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Breath Tests and Chemical Tests (DUI)

Drunk driving (DUI) is a serious offense.  It comes with many serious consequences both in the form of penalties, but also in what can happen while driving under the influence of drugs or alcohol.  From car accidents, to hitting pedestrians, driving drunk carries some serious repercussions. All U.S. states have driver licensing laws which state that a licensed driver has given their implied consent to a field sobriety test and/or a Breathalyzer or similar manner of determining blood alcohol concentration.

Recently, the Supreme Court of the United States, took up the issue of breath tests and chemical tests.  It is important to know your rights and understand them under the new ruling.  The Fourth Amendment permits warrant-less breath tests incident to arrests for drunk driving (DUI)but not warrant-less blood tests.  (BIRCHFIELD v. NORTH DAKOTA CERTIORARI TO THE SUPREME COURT OF NORTH DAKOTA No. 14–1468. Argued April 20, 2016—Decided June 23, 2016*)

Implied Consent

In most cases, if an officer suspects that you are driving under the influence, “implied consent laws” require you to take a chemical test (using your blood, breath, or urine) to determine your blood alcohol content (BAC). Implied consent laws say that by just driving on the road, you are agreeing to take a chemical test to assess your BAC. Implied consent laws vary by state – particularly about which test is required and when it should be given– but every state has them, so in every state you must take the test.

See the chart below for the consequences of refusal in Utah:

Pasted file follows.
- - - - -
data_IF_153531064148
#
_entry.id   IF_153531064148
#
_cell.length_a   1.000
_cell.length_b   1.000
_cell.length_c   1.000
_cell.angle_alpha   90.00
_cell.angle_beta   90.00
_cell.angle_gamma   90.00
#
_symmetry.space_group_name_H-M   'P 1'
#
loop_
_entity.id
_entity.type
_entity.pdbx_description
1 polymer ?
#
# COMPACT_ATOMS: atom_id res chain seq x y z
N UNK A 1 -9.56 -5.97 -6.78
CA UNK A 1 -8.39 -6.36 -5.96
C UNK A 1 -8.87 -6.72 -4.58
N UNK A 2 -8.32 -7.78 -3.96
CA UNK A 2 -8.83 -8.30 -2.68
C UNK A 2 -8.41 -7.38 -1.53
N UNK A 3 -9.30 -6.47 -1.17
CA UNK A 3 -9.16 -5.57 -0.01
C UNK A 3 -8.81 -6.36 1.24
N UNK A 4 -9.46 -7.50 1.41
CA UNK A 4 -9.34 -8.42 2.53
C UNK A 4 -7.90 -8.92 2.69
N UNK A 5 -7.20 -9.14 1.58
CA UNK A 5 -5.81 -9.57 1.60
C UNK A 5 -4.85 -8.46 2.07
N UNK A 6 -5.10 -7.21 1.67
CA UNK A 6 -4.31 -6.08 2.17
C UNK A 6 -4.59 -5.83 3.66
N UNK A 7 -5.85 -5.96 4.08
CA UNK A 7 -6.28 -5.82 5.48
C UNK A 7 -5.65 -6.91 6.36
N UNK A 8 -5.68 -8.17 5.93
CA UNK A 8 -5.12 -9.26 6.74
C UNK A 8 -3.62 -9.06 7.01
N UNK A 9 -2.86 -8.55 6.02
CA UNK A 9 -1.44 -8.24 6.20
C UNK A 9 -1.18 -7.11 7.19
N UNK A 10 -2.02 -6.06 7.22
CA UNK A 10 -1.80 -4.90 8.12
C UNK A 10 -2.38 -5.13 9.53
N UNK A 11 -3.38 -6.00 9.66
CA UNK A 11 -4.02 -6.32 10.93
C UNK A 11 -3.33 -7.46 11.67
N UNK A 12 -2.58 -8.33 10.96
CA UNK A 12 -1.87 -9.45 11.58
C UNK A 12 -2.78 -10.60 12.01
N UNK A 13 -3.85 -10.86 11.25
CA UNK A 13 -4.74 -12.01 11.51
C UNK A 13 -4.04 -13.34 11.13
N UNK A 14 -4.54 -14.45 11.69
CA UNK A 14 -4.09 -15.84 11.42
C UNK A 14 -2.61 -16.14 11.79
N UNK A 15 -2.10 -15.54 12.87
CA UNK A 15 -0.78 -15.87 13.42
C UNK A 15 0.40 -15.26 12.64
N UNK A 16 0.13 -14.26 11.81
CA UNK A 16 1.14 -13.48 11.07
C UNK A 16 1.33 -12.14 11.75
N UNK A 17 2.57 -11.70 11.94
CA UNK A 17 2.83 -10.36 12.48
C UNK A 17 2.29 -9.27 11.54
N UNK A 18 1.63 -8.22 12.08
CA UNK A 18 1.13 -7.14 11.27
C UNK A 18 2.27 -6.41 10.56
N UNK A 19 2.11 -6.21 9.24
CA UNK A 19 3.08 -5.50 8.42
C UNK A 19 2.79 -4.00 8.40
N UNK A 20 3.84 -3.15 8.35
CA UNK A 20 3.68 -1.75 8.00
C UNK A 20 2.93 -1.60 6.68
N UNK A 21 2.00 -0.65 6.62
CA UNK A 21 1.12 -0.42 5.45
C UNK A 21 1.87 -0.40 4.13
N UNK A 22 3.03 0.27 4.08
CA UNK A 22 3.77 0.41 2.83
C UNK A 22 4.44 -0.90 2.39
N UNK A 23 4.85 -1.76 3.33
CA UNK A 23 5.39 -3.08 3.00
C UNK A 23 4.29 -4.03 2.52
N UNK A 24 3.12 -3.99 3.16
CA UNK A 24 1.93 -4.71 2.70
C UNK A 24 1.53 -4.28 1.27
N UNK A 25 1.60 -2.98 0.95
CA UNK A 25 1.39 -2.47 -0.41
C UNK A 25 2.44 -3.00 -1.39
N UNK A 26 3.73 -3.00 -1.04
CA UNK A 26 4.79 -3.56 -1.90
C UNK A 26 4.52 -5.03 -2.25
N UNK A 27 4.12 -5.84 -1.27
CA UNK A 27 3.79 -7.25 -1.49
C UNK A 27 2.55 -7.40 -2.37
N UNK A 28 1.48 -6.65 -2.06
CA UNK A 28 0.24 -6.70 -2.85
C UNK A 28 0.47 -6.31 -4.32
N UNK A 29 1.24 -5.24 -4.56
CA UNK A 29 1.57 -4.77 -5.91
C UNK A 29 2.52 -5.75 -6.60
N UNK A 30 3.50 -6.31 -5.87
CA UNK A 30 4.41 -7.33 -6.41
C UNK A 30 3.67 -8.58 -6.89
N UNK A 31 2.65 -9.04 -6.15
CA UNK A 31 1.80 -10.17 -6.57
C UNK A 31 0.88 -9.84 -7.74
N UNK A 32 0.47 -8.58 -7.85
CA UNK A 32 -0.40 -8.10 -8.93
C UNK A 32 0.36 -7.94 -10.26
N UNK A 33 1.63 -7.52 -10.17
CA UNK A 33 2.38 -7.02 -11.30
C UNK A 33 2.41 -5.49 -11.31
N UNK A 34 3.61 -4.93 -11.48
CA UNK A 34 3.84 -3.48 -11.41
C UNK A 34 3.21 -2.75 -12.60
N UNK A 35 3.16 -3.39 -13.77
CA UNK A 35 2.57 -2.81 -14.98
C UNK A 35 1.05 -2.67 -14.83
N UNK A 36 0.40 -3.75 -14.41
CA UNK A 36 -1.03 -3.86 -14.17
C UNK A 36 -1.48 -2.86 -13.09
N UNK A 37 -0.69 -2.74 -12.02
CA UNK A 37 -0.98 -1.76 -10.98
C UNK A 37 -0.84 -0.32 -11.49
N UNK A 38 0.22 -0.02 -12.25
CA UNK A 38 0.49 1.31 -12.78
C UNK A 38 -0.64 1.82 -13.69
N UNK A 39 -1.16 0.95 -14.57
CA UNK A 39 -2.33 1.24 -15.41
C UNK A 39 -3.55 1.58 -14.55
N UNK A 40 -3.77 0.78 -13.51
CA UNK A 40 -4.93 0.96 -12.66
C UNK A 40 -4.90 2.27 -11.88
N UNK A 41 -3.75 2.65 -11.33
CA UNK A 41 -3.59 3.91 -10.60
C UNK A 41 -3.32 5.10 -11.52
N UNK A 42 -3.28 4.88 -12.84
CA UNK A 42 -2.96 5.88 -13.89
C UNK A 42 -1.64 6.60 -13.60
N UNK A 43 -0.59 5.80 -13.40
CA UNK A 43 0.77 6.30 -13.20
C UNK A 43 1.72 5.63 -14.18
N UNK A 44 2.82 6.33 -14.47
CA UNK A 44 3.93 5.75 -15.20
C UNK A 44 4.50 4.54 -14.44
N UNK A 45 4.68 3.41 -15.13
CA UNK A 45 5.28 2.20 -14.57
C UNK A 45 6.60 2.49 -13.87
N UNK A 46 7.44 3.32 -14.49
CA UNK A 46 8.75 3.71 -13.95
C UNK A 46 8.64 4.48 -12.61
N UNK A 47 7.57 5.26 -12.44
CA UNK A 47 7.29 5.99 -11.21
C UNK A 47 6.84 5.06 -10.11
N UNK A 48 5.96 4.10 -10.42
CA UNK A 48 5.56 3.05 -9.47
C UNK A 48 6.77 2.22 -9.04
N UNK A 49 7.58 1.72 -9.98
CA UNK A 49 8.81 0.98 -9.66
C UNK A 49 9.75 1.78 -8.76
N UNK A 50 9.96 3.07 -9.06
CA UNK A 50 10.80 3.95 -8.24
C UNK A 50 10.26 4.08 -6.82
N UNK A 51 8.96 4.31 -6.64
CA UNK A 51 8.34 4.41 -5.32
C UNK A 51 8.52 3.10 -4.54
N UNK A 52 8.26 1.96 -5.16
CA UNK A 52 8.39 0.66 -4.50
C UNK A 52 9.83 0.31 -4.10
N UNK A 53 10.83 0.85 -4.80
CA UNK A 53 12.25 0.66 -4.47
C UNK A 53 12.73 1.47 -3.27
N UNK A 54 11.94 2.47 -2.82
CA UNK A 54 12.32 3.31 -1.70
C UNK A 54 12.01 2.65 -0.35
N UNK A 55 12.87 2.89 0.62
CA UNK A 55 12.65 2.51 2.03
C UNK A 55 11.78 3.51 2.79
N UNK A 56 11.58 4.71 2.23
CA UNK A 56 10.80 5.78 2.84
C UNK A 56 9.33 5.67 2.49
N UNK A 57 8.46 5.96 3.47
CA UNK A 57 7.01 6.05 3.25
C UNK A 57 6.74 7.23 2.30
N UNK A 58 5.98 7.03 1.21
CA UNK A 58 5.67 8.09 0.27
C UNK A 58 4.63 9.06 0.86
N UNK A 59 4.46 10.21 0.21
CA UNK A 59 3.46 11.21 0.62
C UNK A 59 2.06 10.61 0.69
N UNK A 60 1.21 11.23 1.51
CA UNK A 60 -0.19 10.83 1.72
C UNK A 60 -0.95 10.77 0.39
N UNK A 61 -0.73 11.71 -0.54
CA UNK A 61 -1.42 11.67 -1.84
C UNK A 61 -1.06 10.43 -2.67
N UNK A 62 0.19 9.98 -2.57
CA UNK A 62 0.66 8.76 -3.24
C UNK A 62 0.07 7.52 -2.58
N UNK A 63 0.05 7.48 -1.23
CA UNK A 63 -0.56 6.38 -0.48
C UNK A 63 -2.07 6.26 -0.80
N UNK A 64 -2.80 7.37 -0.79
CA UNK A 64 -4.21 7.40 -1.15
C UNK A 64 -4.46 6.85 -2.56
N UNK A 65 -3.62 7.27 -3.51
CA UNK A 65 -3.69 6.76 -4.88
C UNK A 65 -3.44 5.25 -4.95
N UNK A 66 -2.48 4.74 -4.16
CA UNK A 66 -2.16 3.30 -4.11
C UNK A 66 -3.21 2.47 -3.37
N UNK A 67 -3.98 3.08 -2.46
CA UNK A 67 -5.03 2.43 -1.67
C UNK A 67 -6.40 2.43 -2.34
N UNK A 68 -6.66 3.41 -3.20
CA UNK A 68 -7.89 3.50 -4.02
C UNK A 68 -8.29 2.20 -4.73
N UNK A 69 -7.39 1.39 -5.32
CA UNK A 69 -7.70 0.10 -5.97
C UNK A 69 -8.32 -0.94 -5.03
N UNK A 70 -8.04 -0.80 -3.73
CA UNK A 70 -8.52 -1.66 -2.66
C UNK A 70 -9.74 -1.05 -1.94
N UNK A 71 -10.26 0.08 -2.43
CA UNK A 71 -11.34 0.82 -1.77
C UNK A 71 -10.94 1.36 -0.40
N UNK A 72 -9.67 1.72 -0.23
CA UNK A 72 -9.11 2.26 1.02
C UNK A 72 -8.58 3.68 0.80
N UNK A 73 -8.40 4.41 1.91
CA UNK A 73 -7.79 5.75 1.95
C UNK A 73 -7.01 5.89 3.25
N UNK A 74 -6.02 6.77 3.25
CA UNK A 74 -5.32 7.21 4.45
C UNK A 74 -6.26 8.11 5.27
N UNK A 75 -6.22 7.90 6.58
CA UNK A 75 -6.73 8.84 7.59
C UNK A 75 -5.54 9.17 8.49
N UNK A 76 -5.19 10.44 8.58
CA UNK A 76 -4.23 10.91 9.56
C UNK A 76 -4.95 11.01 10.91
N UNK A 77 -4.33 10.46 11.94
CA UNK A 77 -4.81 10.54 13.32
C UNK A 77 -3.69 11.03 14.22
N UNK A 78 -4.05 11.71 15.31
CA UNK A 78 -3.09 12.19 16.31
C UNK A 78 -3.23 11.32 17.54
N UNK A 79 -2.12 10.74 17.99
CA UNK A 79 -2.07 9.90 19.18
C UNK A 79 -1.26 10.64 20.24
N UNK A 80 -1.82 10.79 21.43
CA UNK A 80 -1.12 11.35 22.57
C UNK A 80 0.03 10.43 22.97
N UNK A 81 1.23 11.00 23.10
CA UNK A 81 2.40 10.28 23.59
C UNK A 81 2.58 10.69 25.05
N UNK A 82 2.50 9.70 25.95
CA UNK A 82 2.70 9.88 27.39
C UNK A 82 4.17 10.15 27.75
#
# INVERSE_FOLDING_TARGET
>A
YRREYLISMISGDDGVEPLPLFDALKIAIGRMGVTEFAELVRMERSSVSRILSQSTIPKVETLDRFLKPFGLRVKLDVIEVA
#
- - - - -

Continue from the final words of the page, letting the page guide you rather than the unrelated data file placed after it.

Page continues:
1st Offense 2nd Offense 3rd Offense
Utah 18 month license suspension 3 year license suspension 3 year license suspension

Breath Test

A breath test is a test in which the accused breaths into a device at the time he or she is pulled over.  The test requires the driver to blow into a breathalyzer to check the amount of alcohol that has been drunk.  These tests are used by law enforcement and prosecutors to demonstrate whether or not the accused is intoxicated to a point they should not be able to drive a vehicle.  In Utah, the limit is .08%.  This does not mean that only those above this limit will be charged.

Chemical Test

A chemical test is a test in which the accused submits to a blood or urine sample instead of a breath test.  The test requires the accused to provide a blood or urine sample to the police.  Utah Code Ann. §41-6a-523 reads in relevant part:

Persons authorized to withdraw blood – Immunity from liability. (1) (a) Only a physician, registered nurse, practical nurse, or person authorized under Section 26-1-30, acting at the request of a peace officer, may withdraw blood to determine the alcoholic or drug content. (b) The limitation in Subsection (1)(a) does not apply to taking a urine, breath, or oral fluid specimen.

Birchfield v. North Dakota

In this case, there were three defendants whose cases were consolidated into one.  The Supreme Court has held that a breathalyzer test may be conducted without a warrant.  However, a chemical test without a warrant is in violation of the Fourth Amendment.  The case focuses on two areas, the breath test and the blood test. They did not address the requirements for a urine test and if taking a urine test would be in violation of the Fourth Amendment.  The Court found that because a blood draws includes the “piercing of the skin” and can be preserved, thus causing anxiety for the accused, a warrant is required in these cases in order to protect the accused’s Fourth Amendment rights.  Breath tests were found to be less intrusive and therefore do not get the same protection.  Breath tests only yield BAC levels and leave no biological sample behind for the police to use.

Preserve your rights

If you are arrested or charged with DUI in Utah, you need experience on your side.  While this blog post is designed to help you understand your rights, it is important to know that your rights are far more extensive than you may realize in these cases.  DUI carries serious consequences and requires a serious attorney on your behalf.  Refusal to submit to a breathalyzer still carries some serious consequence as well.  It is always best not to drink and drive, but if you find yourself in this situation, speak with a professional as soon as possible.


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